ARUP Laboratories, Molecular Genetics and Genomics,ARUP Laboratories RCV000029361 SCV000602616 uncertain significance Wilson disease 2020-08-12 criteria provided, single submitter clinical testing The ATP7B c.2972C>T; p.Thr991Met variant (rs41292782) has been described in two patients with Wilson disease (Cox 2005), and has been implicated as having a mild effect on protein function in a model system (Luoma 2010). This variant has also been described homozygously in a prenatal sample with arthrogryposis (Drury 2015). This variant is reported in ClinVar (Variation ID: 35712) and is found in the non-Finnish European population with an overall allele frequency of 0.24% (312/128176 alleles, including 1 homozygote) in the Genome Aggregation Database. The residue is highly conserved in mammals, and computational analyses (PolyPhen2, SIFT) suggest that the p.Thr991Met variant is deleterious. However, due to limited information, the clinical significance of the p.Thr991Met variant is uncertain at this time. References: Cox DW et al. Twenty-four novel mutations in Wilson disease patients of predominantly European ancestry. Hum Mutat. 2005 26(3):280. Drury S et al. Exome sequencing for prenatal diagnosis of fetuses with sonographic abnormalities. Prenat Diagn. 2015 Oct;35(10):1010-7. Luoma LM et al. Functional analysis of mutations in the ATP loop of the Wilson disease copper transporter, ATP7B. Hum Mutat. 2010 31(5):569-77.
Invitae RCV000029361 SCV000626848 uncertain significance Wilson disease 2019-12-27 criteria provided, single submitter clinical testing This sequence change replaces threonine with methionine at codon 991 of the ATP7B protein (p.Thr991Met). The threonine residue is highly conserved and there is a moderate physicochemical difference between threonine and methionine. This variant is present in population databases (rs41292782, ExAC 0.2%). This variant has been reported in the heterozygous state in individuals affected with Wilson disease, although the presence of a second ATP7B variant in these individuals cannot be determined from the data (PMID: 16088907). It has also been reported in the homozygous state in a fetus with other co-morbidities (PMID: 26275891). However, at this age it is unclear whether the patient would have been affected with Wilson Disease. ClinVar contains an entry for this variant (Variation ID: 35712). One experimental study has shown that this missense change causes an intermediate deficit in a yeast growth complementation assay (PMID: 20333758). In summary, this variant is a rare missense change that has been reported in affected individuals and has been shown to have an intermediate defect in vitro. However, it has also been observed in unaffected control individuals. For these reasons, it has been classified as a Variant of Uncertain Significance.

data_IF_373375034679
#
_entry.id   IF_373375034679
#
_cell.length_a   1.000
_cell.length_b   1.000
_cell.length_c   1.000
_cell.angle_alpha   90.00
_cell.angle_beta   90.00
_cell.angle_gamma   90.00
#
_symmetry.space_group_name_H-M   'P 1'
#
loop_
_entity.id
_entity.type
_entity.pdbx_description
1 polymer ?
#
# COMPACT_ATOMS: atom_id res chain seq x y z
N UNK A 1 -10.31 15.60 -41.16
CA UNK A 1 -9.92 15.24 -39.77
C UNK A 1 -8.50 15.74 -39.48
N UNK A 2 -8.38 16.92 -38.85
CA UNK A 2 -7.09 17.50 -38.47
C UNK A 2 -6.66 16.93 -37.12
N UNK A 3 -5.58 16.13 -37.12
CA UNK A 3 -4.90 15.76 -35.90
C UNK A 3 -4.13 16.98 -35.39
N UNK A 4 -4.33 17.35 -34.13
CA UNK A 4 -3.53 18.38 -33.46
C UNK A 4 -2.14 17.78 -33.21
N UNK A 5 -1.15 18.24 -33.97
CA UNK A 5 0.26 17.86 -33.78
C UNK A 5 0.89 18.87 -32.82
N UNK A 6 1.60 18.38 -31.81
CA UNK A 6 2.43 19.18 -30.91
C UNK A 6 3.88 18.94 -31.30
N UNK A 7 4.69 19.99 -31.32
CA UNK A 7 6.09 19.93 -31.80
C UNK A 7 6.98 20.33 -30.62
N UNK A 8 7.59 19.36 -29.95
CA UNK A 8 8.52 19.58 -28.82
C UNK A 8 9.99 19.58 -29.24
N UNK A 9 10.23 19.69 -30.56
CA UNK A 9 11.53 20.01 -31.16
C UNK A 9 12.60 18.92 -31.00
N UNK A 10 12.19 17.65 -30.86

EGL Genetic Diagnostics, Eurofins Clinical Diagnostics RCV000255583 SCV000700471 uncertain significance not provided 2016-09-29 criteria provided, single submitter clinical testing
Mayo Clinic Laboratories, Mayo Clinic RCV000029361 SCV000782707 pathogenic Wilson disease 2017-06-26 criteria provided, single submitter clinical testing
Illumina Clinical Services Laboratory,Illumina RCV000029361 SCV001268581 uncertain significance Wilson disease 2018-07-09 criteria provided, single submitter clinical testing This variant was observed as part of a predisposition screen in an ostensibly healthy population. A literature search was performed for the gene, cDNA change, and amino acid change (where applicable). No publications were found based on this search. Allele frequency data from public databases did not allow this variant to be ruled in or out of causing disease. Therefore, this variant is classified as a variant of unknown significance.
Mayo Clinic Laboratories, Mayo Clinic RCV000255583 SCV001715052 pathogenic not provided 2021-03-19 criteria provided, single submitter clinical testing PS3, PS4_moderate, PM2, PM3, PP4. PP4

The information on this website is not intended for direct diagnostic use or medical decision-making without review by a genetics professional. Individuals should not change their health behavior solely on the basis of information contained on this website. Neither the University of Utah nor the National Institutes of Health independently verfies the submitted information. If you have questions about the information contained on this website, please see a health care professional.